‘I would urge parents to check their children’s vaccination status

‘Vaccination works, is highly effective and has an excellent safety record. 

‘No child needs to face the potentially serious consequences of a vaccine preventable disease.’

Professor Jonathan Ball, a virologist at the University of Nottingham, told MailOnline that the continued slump in childhood vaccine uptake is ‘disappointing’. 

He said: ‘It’s important to understand why some parents and guardians are failing to get their children immunised. 

‘We’ve forgotten just how dangerous some of these childhood infections can be. 

‘Measles for example was a frequent killer but vaccination brought this disease under control. 

‘But measles is incredibly contagious — one of the most easily transmitted viruses we know — so to prevent outbreaks vaccine coverage needs to be high — around 95 per cent.’

The NHS data also shows that the six-in-one and five-in-one vaccines decreased among one, two and five-year-olds.

These jabs protect against diphtheria, pertussis, tetanus, polio and disease caused by Haemophilus influenzae type b and hepatitis B.

Uptake of the six-in-one jab among one-year-olds fell nationally from 92 to 91.8 per cent in the last year. 

The North East was the only region to exceed the WHO 95 per cent target. All regions apart from London, where uptake was just 86.5 per cent, hit the 90 per cent threshold.

Among two-year-olds, uptake of the six-in-one vaccine fell from 93.8 to 93 per cent in the last year.

And just 94.4 per cent of five-year-olds had the five-in-one vaccine, down from 95.2 per cent one year earlier.

Dr Vanessa Saliba, a consultant epidemiologist at the UKHSA, said: ‘Measles is highly contagious and can be dangerous, and it is extremely worrying that we are seeing levels of uptake of the MMR vaccine falling among young children.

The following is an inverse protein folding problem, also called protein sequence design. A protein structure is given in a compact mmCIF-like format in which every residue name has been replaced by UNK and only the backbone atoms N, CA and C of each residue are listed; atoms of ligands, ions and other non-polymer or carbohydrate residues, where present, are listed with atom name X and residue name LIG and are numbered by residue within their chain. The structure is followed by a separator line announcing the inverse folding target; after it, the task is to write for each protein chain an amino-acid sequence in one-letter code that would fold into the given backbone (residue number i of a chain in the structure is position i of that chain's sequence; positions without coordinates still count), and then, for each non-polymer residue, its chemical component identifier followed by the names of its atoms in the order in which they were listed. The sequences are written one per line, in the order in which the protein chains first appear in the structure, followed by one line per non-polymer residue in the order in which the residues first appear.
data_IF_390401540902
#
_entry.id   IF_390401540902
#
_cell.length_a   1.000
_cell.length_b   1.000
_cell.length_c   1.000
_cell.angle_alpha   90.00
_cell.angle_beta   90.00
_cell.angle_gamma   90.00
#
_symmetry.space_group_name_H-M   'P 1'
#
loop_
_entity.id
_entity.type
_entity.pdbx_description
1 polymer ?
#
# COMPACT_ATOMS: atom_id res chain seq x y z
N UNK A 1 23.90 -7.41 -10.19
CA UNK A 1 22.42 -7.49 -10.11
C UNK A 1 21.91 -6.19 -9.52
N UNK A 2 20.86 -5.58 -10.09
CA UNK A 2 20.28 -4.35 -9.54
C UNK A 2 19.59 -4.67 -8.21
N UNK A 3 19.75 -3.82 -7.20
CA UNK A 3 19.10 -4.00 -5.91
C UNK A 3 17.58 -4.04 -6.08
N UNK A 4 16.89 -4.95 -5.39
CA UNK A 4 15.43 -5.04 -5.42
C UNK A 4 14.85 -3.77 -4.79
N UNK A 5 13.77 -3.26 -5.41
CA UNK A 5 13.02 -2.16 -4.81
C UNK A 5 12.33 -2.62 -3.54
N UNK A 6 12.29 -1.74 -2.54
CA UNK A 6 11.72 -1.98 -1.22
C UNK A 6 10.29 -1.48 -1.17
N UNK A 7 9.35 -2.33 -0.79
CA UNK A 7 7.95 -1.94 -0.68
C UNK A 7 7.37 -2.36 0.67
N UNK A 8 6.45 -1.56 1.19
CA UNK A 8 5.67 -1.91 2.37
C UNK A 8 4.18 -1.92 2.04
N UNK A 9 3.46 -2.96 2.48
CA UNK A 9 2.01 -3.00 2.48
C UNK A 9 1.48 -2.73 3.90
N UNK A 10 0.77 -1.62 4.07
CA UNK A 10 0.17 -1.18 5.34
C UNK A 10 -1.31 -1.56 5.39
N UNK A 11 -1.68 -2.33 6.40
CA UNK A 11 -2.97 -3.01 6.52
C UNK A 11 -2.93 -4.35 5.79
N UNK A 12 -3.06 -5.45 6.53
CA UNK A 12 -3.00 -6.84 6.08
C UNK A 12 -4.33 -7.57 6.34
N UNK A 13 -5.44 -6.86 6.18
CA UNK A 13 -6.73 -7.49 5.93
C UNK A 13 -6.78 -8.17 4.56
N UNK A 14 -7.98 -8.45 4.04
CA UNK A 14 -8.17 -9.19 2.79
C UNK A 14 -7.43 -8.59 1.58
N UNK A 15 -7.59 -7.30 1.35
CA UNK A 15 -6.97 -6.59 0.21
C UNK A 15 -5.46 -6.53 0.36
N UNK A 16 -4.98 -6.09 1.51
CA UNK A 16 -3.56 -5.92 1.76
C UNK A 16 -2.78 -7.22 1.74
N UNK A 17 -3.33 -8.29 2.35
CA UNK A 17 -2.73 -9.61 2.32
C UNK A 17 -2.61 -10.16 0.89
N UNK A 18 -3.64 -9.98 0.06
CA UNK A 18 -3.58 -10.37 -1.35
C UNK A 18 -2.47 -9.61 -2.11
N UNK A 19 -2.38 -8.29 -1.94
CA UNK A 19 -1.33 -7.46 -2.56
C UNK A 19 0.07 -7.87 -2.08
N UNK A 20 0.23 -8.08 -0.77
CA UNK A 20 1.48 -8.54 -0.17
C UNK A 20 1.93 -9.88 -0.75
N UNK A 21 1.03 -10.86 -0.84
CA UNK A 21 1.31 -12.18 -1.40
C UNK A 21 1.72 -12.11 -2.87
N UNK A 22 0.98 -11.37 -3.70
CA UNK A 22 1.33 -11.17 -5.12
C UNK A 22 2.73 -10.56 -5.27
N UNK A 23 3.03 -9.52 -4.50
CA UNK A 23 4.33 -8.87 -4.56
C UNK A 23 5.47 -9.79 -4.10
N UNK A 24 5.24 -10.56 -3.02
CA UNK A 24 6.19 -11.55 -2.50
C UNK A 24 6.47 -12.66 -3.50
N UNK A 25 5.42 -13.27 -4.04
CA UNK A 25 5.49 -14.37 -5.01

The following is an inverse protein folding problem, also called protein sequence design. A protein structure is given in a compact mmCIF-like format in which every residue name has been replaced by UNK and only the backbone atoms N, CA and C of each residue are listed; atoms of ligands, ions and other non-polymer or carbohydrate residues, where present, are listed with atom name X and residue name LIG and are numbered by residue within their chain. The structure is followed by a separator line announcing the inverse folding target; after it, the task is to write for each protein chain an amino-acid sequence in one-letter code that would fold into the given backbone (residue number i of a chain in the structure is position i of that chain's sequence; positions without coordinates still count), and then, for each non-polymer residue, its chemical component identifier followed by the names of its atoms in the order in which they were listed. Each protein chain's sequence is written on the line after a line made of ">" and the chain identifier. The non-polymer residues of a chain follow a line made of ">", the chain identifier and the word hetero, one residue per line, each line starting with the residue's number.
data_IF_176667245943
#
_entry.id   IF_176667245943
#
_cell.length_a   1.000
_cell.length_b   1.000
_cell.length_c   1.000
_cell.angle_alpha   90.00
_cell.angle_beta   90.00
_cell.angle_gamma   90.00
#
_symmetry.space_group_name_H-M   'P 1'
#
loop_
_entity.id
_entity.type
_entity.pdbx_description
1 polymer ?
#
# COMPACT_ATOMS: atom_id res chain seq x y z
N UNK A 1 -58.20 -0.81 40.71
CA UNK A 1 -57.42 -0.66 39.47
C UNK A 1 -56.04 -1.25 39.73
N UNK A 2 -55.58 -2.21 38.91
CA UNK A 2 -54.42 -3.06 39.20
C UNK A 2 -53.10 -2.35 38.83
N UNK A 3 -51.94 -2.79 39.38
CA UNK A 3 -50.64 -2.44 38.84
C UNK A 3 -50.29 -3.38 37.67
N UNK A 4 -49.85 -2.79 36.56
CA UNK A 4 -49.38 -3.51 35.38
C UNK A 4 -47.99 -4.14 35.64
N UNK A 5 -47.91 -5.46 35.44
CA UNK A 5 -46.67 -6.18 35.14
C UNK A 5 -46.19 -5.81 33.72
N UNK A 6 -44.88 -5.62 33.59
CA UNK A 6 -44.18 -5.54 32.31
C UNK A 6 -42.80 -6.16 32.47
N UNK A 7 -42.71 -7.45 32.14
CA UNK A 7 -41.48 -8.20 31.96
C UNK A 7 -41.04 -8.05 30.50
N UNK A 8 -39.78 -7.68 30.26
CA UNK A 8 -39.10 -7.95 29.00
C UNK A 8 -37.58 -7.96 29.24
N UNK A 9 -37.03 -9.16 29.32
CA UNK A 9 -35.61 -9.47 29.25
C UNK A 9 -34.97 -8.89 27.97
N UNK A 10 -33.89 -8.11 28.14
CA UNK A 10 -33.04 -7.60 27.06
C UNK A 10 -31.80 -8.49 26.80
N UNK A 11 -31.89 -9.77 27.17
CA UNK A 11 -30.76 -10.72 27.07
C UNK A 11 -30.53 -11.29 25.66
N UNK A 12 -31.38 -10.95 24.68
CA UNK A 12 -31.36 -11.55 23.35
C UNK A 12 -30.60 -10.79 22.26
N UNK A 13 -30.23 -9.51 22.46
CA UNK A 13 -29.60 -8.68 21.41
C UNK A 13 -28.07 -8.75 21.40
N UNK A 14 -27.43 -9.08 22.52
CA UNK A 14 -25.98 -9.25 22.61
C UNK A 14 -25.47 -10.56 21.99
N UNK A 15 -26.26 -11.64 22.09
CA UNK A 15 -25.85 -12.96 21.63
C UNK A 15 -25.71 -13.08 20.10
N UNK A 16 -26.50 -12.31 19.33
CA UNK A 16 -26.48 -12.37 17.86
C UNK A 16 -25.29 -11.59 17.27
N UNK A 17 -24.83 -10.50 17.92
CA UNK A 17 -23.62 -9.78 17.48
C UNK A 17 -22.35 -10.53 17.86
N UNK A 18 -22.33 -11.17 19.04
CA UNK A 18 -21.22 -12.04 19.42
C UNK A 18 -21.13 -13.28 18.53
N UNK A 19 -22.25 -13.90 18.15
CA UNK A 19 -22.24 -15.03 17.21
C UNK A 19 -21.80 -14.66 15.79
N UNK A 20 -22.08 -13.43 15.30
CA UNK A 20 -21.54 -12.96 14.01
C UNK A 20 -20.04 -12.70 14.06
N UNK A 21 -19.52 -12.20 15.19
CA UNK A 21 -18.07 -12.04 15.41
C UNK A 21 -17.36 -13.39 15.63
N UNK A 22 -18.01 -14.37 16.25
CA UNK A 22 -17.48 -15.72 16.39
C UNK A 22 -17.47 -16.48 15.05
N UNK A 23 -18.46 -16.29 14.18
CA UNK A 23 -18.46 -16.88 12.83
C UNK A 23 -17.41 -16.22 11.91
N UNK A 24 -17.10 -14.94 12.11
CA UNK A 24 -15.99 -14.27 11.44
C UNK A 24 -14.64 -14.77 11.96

‘It is also vitally important that children get their polio vaccinations to help prevent the risk of paralysis. 

‘I would urge parents to check that all children are up to date with their vaccines, and if not to get them booked in as soon as possible to make sure they have maximum protection against what can be terrible diseases. 

‘Childhood vaccines also boost population immunity levels, helping prevent outbreaks, so by taking up all vaccinations for our children, we play our part in keeping these diseases confined to the past.’

HOW DID RATES OF THE 13 VACCINATIONS CHANGE LAST YEAR? 

 Vaccine (by age)

DTaP/IPV/Hib (1 year)

DTaP/IPV/Hib (2 years)

DTaP/IPV/Hib (5 years)

PCV (1 year)

Rotavirus (1 year)

MenB (1 year)

Hib/MenC (2 years)

Hib/MenC (5 years)

MMR (2 years)

MMR (5 years)

PCV (2 years)

MenB (2 years) 

DTaP/IPV boost (5 years)

MMR dose 2 (5 years)   

 2020-21 (% coverage)

 92

93.8

95.2

n/a

90.2

92.1

90.2

92.3

90.3

94.3

90.1

89

85.3

86.6 

2021-22 (% coverage)

 91.8

93

94.4

93.8

89.9

91.5

89

91.7

89.2

93.4

89.3

88

84.2

85.7

Source: NHS Digital